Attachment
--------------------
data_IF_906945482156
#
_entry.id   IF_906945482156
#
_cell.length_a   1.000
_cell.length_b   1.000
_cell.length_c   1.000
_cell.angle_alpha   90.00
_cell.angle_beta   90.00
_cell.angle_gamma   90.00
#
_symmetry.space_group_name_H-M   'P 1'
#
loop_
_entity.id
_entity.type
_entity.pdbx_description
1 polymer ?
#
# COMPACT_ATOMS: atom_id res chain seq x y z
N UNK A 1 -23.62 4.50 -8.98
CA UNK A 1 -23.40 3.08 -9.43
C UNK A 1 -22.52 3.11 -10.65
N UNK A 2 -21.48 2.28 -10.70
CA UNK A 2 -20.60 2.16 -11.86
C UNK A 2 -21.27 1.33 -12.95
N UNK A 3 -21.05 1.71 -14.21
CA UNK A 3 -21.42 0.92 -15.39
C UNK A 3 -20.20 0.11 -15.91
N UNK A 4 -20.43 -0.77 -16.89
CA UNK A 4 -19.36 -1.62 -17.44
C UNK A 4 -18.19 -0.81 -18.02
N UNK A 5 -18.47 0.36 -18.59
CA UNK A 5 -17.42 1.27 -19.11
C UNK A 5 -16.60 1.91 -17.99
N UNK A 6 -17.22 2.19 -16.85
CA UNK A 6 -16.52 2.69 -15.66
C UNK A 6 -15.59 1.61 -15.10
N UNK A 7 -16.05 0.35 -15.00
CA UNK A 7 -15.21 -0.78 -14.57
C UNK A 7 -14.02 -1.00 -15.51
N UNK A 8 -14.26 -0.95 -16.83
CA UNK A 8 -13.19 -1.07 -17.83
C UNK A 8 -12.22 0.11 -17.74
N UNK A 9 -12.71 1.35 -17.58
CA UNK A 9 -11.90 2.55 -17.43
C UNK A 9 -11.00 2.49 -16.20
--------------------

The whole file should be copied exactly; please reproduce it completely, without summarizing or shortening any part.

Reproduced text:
data_IF_906945482156
#
_entry.id   IF_906945482156
#
_cell.length_a   1.000
_cell.length_b   1.000
_cell.length_c   1.000
_cell.angle_alpha   90.00
_cell.angle_beta   90.00
_cell.angle_gamma   90.00
#
_symmetry.space_group_name_H-M   'P 1'
#
loop_
_entity.id
_entity.type
_entity.pdbx_description
1 polymer ?
#
# COMPACT_ATOMS: atom_id res chain seq x y z
N UNK A 1 -23.62 4.50 -8.98
CA UNK A 1 -23.40 3.08 -9.43
C UNK A 1 -22.52 3.11 -10.65
N UNK A 2 -21.48 2.28 -10.70
CA UNK A 2 -20.60 2.16 -11.86
C UNK A 2 -21.27 1.33 -12.95
N UNK A 3 -21.05 1.71 -14.21
CA UNK A 3 -21.42 0.92 -15.39
C UNK A 3 -20.20 0.11 -15.91
N UNK A 4 -20.43 -0.77 -16.89
CA UNK A 4 -19.36 -1.62 -17.44
C UNK A 4 -18.19 -0.81 -18.02
N UNK A 5 -18.47 0.36 -18.59
CA UNK A 5 -17.42 1.27 -19.11
C UNK A 5 -16.60 1.91 -17.99
N UNK A 6 -17.22 2.19 -16.85
CA UNK A 6 -16.52 2.69 -15.66
C UNK A 6 -15.59 1.61 -15.10
N UNK A 7 -16.05 0.35 -15.00
CA UNK A 7 -15.21 -0.78 -14.57
C UNK A 7 -14.02 -1.00 -15.51
N UNK A 8 -14.26 -0.95 -16.83
CA UNK A 8 -13.19 -1.07 -17.83
C UNK A 8 -12.22 0.11 -17.74
N UNK A 9 -12.71 1.35 -17.58
CA UNK A 9 -11.90 2.55 -17.43
C UNK A 9 -11.00 2.49 -16.20